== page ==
Two years ago, shortly after he was arrested for housebreaking in Prince George's County, the young Accokeek man, who was then 21 and by his own description "no angel," agreed to work as an undercover informer for county police.

It was a profitable arrangement. Working without pay, the man provided the police with information that resulted in as many as 175 drug arrests. Meanwhile, he was given a suspended sentence following his criminal conviction.

Last week, however, the man - now 23, holding a steady job and newly married - was advised by his probation officer to turn himself in for violating the terms of his probation. The reason: As an undercover informer working for police, the man had associated with the criminal element.

Now the man faces the possibility of having to serve his 10-year suspended sentence in prison after having performed what one police officer called "an outstanding job" as an informant.

The man involved is not pleased with the situation. "What is boils down to," he said, "is that they've been shooting me a lot of bull from the word go."

The issues are quite clear, however, State's Attorney Arthur A. Marshall Jr., said this week. "It's a violation of our policy and the rules of the Department of Parole and Probation" for him to have associated with "the criminal element," Marshall said.

The man, who was on probation for an earlier breaking and entering charge when he was arrested for housebreaking, asked that his name not be published because he feared retribution by people he helped put in jail.

His present condition problems began last year when his probation officer at the time. Cynthia R. Dillon, discovered that he was working as a police informant, according to court records. When she asked him about it, he denied it, he said, on the advice of his police contacts.

"Subject was instructed by this agent to cease all activity as a police informer as this is against division policy and would force subject to be involved with known criminal activities," she wrote in his probation records. "Subject continued to make controlled buys and gave this agent false information as to his activities."

Dillon recommended that no bond be set if a warrant veto issued for his arrest for violating his probation."Subject has tried to live a life on both sides of the law and he has a substantial sentence to face if probation is revoked," she wrote.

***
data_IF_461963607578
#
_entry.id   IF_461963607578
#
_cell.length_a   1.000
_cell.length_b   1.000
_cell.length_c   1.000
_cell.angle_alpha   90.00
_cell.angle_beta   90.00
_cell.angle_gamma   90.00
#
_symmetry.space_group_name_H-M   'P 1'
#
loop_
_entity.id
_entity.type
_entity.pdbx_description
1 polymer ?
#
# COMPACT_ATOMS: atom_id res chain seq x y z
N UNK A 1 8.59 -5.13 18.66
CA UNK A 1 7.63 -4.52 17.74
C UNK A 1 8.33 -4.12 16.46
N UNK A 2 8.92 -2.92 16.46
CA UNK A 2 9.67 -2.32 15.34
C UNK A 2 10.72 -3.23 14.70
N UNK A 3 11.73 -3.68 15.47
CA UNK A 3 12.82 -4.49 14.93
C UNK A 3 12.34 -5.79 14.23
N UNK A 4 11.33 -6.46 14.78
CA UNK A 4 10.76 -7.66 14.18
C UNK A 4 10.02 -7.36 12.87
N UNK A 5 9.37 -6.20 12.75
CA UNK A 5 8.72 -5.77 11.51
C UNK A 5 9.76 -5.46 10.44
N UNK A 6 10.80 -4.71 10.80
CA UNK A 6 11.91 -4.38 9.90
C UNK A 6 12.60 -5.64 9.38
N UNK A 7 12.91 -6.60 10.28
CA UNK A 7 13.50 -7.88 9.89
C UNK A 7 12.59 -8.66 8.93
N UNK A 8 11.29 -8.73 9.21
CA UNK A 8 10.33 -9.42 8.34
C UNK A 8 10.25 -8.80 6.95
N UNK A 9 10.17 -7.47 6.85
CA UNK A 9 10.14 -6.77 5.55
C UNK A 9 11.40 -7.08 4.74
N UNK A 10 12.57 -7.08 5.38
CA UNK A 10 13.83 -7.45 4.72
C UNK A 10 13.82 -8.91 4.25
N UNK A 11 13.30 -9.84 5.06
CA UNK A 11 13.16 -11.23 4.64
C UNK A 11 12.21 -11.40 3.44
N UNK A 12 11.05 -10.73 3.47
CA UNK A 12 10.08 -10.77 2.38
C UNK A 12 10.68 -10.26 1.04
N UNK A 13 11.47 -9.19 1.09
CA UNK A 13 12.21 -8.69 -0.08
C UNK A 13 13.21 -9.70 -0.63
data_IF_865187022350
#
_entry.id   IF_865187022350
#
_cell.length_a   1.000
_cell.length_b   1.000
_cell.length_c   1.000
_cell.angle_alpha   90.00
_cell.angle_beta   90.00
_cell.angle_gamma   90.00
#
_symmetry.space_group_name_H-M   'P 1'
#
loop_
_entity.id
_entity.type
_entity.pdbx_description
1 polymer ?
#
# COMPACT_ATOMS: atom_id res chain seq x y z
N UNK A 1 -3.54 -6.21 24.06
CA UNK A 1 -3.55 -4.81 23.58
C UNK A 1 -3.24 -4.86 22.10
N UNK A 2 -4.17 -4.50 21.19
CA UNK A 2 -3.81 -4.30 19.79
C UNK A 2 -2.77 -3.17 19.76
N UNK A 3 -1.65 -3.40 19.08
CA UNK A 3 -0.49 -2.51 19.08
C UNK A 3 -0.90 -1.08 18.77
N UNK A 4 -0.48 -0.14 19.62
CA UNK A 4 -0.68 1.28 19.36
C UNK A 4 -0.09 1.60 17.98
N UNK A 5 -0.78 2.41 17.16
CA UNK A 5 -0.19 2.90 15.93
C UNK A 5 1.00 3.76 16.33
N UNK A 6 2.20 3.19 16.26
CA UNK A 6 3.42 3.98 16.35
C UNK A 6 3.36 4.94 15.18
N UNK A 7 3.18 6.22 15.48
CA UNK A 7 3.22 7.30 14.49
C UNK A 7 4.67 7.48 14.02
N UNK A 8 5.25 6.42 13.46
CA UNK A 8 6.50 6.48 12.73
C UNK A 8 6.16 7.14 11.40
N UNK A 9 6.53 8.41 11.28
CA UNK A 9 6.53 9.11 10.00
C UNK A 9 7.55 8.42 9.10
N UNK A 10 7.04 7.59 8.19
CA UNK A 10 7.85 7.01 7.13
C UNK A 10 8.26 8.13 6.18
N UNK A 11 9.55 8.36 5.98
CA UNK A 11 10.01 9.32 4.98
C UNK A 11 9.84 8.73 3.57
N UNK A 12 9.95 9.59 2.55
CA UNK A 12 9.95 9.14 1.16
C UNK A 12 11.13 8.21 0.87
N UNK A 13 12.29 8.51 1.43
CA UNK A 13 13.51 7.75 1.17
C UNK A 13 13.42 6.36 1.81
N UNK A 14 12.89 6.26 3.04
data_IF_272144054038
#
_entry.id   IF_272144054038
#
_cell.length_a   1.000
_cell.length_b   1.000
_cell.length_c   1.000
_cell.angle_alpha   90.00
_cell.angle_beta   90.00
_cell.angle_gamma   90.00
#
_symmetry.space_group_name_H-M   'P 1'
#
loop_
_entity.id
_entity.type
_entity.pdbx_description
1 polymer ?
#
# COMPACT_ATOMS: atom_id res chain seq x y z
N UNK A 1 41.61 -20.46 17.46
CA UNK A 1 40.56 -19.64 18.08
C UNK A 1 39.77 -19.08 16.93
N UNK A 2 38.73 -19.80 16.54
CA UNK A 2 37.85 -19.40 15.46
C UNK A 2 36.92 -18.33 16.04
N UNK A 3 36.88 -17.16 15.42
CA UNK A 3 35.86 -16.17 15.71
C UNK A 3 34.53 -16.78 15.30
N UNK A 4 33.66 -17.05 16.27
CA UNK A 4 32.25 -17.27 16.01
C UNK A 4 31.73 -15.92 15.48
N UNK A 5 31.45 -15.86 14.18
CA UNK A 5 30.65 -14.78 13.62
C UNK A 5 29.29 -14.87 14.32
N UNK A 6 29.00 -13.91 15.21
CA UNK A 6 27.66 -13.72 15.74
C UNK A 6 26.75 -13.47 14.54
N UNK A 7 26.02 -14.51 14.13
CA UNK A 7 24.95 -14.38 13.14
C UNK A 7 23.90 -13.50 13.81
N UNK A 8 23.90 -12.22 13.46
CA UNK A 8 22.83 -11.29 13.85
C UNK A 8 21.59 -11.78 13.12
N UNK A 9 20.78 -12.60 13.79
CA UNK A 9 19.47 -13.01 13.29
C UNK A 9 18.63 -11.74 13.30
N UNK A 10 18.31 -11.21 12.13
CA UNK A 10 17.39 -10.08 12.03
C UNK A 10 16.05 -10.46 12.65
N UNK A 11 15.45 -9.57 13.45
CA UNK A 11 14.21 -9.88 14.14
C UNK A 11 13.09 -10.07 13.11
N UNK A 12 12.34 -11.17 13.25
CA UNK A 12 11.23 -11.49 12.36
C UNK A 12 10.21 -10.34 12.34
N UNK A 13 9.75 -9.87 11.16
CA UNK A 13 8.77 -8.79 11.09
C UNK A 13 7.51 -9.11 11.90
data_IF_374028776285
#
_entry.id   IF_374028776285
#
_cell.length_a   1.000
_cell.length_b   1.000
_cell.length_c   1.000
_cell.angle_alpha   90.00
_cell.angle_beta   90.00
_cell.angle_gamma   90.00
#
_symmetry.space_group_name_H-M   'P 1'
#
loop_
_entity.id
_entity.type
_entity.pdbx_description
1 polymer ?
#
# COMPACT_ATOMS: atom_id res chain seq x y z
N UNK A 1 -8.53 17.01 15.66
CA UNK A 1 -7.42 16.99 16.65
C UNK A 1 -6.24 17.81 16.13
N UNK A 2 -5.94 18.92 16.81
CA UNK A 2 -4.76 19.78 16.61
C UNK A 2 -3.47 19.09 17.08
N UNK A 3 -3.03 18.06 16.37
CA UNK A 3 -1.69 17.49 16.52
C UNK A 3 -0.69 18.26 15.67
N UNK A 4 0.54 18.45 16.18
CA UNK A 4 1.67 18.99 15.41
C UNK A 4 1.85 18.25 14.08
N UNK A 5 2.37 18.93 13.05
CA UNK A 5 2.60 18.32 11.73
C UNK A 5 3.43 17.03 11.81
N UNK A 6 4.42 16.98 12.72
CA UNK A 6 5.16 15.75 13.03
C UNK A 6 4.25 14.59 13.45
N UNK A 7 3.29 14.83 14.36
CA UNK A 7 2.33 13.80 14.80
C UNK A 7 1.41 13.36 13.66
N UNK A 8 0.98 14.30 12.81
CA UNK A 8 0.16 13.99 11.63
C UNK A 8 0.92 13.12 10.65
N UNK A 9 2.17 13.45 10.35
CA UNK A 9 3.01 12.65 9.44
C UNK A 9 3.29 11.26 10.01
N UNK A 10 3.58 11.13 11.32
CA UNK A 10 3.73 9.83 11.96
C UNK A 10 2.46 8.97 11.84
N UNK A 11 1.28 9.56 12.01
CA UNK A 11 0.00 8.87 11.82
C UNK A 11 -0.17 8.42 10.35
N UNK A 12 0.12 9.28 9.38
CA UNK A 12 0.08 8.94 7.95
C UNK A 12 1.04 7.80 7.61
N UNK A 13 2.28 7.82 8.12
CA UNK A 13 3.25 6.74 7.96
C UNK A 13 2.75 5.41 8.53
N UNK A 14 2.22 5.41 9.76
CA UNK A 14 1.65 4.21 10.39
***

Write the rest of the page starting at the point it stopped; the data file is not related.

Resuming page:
Dillon, in her report filed last October, concluded, "This agent considers subject to be a danger to public safety and to himself . . . Subject's progress, conduct and attitude since being placed on probation are poor."

Specifically, she accused him in the report of violating four rules of probation three of them related to his police undercover work, and fourth dealing with a drug rehabilitation program he was supposed to attend.

It was not clear yesterday under what circumstances the man came to work for the police. It is known that he began working as an informant as a consequence of his arrest but long before his trial.

Former Circuit Court Judge Samuel DeBlassis, his attorney in the case, said recently he was "sure" that he or someone else privately informed the judge presiding over the housebreaking trial that his client was working with police.

"The state's attorney was well aware of the fact. DeBlassis said, "and the police were well aware of the fact." Neither the presiding judge nor the probation officer could be reached for comment yesterday.

There was conflict, too, over police policy and practice in the use of informants. "Our policy here is not to use people on parole or probation for undercover activities," said Maj. James Ross, head of the county detective bureau. "We're not 100 percent all the time."

Cpl. Les Rackey, the officer with when the informant had the most contact, first said, that "When I found out he was on parole, I immediately stopped using him." A few minutes later, however, he added, "I was not aware it was a violation of procedures" to use a probationer. "We never contact parole and probation . . . I don't see any violation. It was just a mistake as far as using him, just a lack of communication."

"I bet there are 99 or 100 people on probation who are working with police and they're not supposed to be," said State's Attorney Marshall.

Marshall said he has periodically sent reminders to all police agencies not to use people on probation as informers. He last did so in the fall, he said, after William C. Rose, parole and probation supervisor for southern Maryland, "brought to our attention repeated violations."

"You have many cases like this," Marshall said this week, "because police continue to use people like this with a hammer over their head. I recognize the need for informants, but there are a lot of other informants."

The decision to proceed against the Accokeek man was made after a meeting Friday attended by Rackey, probation supervisor Patrick Goddard, the informant's current probation officer (this fourth) and an assistant state's attorney.

In rural Accokeek, in the southern end of the county, the man recalled, "I wasn't any angle. I was in trouble like all the kids in the neighborhood. Then I met Les (Cpl. Rackey) and the rest and straightened myself out. Otherwise, I'd be like (the others); drinking and doing drugs and not holding a steady job. I think working with the police is the best thing that ever happened to me."

"Working with the police is like joining the Cub Scouts," said his wife of three months, who draws $205 a month as assistant resident manager of a Prince George's County apartment complex. Her husband said he earns $260 a week as a carpet installer.

"I'm being spun around on both sides," the man said.

"Obviously," Marshall said, "he must feel he's been had. One arm of the government is trying to put him in jail at the same time another arm of governemtn is telling him it's okay. He has a helluva good legal argument if it's true what he's saying."